By Luke Freeman, NCAT Horticulture Specialist
Photo at right: Kenny Simon presenting at NCAT’s Deer Fence Workshop on October 15, 2019. Photo by Colin Massey, Arkansas Extension.
Last November we hosted a workshop in Fayetteville, Arkansas, on constructing a low-cost, solar-powered electric deer fence for a farm, garden, or food plot. Since people are planting their gardens now and the growing season is getting started, we wanted to provide a recap of the workshop with tips on constructing an electric deer fence. You can also find a video of the workshop on our YouTube channel here.
Kenny Simon, Luke Freeman, and Jenni Vaughan after finishing setting up the electric deer fence in September. Photo by Colin Massey, Arkansas Extension.
We hosted the workshop at Cobblestone Farms in Fayetteville. We had set up a solar-powered deer fence around incubator farm plots to help limit the deer damage to the incubator farmers’ crops. Many thanks to all of the individuals and small businesses who pitched in to help us purchase the fencing supplies for our incubator farmers. If you’re interested in reading more about the Woolsey Incubator Farm Project, you can find our blog post about it here.
Kenny Simon from the Arkansas Cooperative Extension Service traveled up from Little Rock to help us construct the fence in September. Our local county extension agents Ryan Neal (Benton County) and Colin Massey (Washington County) came to help, too. One of the incubator farmers, Jenni Vaughan, also helped out and learned first-hand how to construct an electric deer fence. In the weeks after the fence was put up Jenni noticed a dramatic reduction in the amount of deer damage on her okra and other vegetable crops.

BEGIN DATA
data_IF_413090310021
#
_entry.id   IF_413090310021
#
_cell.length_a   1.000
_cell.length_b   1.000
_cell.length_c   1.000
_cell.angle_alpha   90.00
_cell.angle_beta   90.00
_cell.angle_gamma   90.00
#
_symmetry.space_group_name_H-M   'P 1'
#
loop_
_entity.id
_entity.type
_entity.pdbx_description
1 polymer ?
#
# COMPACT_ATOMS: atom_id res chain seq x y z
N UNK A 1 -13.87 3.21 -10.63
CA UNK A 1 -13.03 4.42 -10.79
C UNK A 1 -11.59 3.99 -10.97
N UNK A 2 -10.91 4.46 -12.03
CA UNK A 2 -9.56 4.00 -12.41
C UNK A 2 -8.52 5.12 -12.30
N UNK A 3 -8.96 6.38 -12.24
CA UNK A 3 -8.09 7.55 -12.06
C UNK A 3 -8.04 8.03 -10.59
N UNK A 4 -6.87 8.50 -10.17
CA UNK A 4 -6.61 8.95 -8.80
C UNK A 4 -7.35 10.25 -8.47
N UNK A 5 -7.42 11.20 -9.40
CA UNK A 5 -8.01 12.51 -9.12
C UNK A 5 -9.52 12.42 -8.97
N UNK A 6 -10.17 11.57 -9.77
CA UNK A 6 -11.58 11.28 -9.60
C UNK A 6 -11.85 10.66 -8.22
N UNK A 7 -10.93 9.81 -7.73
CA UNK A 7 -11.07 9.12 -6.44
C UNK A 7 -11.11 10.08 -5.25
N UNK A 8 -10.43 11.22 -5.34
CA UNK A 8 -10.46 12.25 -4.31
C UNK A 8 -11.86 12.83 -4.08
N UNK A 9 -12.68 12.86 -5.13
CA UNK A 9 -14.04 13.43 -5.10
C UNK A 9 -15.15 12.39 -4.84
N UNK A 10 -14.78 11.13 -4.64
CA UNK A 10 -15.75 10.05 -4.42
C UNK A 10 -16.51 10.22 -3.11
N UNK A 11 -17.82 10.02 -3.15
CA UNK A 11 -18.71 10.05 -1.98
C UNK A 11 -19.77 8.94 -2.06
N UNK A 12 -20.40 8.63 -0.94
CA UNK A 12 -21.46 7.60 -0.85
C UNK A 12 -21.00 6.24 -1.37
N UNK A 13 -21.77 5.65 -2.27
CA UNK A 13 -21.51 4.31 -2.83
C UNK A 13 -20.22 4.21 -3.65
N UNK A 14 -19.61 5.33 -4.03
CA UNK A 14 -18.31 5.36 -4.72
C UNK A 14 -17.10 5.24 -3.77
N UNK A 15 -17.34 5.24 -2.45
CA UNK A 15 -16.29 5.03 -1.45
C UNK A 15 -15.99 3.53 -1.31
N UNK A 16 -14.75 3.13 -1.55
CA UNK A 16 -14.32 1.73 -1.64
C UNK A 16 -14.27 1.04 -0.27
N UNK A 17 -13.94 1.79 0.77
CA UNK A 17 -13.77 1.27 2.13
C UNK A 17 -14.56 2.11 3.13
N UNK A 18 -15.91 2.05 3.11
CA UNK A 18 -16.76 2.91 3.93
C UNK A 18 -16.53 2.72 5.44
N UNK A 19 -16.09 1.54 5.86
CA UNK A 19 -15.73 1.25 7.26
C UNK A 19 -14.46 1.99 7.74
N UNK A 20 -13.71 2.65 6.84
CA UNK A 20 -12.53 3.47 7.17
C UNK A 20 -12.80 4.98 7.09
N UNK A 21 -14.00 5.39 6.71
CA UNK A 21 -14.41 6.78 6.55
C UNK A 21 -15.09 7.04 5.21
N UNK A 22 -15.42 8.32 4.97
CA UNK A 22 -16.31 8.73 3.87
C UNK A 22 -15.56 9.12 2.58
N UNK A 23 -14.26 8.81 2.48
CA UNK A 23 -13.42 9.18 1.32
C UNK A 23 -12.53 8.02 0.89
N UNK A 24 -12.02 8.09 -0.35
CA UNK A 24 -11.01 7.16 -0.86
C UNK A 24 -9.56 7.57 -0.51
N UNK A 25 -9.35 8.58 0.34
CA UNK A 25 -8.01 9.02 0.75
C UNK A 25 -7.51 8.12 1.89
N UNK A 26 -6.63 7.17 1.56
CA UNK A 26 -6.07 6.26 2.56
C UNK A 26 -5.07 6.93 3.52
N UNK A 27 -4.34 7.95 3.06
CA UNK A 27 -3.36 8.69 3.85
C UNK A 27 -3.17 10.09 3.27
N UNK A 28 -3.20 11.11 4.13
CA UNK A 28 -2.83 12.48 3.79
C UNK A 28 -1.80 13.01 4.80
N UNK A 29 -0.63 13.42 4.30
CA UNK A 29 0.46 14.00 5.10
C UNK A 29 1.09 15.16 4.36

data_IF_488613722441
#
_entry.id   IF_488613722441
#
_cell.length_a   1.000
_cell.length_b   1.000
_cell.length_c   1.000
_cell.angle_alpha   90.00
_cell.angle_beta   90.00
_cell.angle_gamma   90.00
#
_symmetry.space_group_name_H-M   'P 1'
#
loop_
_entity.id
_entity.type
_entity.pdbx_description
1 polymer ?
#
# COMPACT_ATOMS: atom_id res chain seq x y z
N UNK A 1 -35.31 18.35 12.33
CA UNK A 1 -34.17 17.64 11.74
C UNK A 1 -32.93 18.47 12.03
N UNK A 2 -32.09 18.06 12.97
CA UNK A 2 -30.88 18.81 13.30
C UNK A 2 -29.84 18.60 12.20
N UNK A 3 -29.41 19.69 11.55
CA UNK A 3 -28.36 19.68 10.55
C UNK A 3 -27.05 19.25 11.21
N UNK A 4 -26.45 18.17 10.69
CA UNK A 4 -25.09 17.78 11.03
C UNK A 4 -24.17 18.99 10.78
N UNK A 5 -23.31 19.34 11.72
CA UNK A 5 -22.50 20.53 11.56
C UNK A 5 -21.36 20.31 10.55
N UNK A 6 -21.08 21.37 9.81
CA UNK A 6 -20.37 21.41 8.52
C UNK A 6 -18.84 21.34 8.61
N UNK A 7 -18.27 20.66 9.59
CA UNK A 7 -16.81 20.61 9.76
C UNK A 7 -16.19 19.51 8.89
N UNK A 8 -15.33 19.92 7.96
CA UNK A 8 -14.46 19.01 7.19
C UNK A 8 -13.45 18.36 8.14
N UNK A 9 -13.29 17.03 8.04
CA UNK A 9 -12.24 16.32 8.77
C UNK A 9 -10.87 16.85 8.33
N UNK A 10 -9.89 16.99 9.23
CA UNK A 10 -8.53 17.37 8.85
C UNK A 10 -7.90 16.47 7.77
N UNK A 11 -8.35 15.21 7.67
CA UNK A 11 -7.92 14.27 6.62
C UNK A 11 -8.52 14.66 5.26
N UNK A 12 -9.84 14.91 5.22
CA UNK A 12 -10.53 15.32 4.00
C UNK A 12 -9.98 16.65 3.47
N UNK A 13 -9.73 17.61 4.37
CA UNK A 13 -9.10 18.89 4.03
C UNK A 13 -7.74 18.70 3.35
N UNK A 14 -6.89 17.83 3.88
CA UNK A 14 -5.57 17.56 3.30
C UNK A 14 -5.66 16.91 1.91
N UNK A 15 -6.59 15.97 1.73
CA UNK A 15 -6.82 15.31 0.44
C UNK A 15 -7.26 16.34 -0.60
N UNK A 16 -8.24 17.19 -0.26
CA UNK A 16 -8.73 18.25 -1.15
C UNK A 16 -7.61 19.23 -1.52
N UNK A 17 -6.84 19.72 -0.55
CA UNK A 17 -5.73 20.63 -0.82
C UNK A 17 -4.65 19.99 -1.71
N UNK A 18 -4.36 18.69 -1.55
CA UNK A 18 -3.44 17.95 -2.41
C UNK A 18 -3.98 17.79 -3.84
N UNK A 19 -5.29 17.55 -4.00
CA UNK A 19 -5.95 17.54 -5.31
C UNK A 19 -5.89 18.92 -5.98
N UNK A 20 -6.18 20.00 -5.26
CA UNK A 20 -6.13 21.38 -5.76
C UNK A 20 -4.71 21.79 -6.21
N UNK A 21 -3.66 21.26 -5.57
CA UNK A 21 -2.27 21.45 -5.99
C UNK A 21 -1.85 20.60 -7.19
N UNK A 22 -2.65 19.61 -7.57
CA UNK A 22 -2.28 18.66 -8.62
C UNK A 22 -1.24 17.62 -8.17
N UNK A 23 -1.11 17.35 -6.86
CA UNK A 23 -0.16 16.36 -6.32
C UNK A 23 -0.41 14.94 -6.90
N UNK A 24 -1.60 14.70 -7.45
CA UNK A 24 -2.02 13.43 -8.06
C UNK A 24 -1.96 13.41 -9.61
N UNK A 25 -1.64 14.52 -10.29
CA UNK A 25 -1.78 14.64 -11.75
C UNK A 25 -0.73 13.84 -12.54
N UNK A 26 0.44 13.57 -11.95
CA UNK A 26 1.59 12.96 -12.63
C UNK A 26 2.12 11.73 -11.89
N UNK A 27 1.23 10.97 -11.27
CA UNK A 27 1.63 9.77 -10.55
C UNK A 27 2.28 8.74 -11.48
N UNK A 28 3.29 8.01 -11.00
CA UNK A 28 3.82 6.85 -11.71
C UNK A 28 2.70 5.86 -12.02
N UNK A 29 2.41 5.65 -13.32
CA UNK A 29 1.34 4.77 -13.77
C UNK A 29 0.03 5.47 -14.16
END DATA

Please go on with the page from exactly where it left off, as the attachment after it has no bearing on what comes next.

Electric Deer Fence Elements
During the November workshop Kenny described the essential components of an electric deer fence. He showed participants how to set one up and check for charge. The fence design we demonstrated is a three-strand fence developed by Gallagher specifically for deer exclusion. You can see a diagram of the fence design at the end of this post. The three-dimensional element of the fence plays against a deer’s depth perception, making them reluctant to jump over. This allows the fence to effectively exclude deer even though it’s only 24 inches tall.
We used a Gallagher S40 solar charger for our deer fence at Cobblestone Farm. Photo by Luke Freeman, NCAT.
The first component of an electric deer fence is the energizer, which creates the electric current. An energizer can be battery-powered, solar-powered, or made to plug in to a 110 volt outlet. We chose a solar-powered charger for our deer fence because we did not have access to a nearby electrical outlet. Our charger is a Gallagher S40 rated at 0.4 stored joules. A rule of thumb is that every output joule can run 3 miles of electric fence. The charger we used also has a wildlife setting that pulses more rapidly at night when wildlife are active.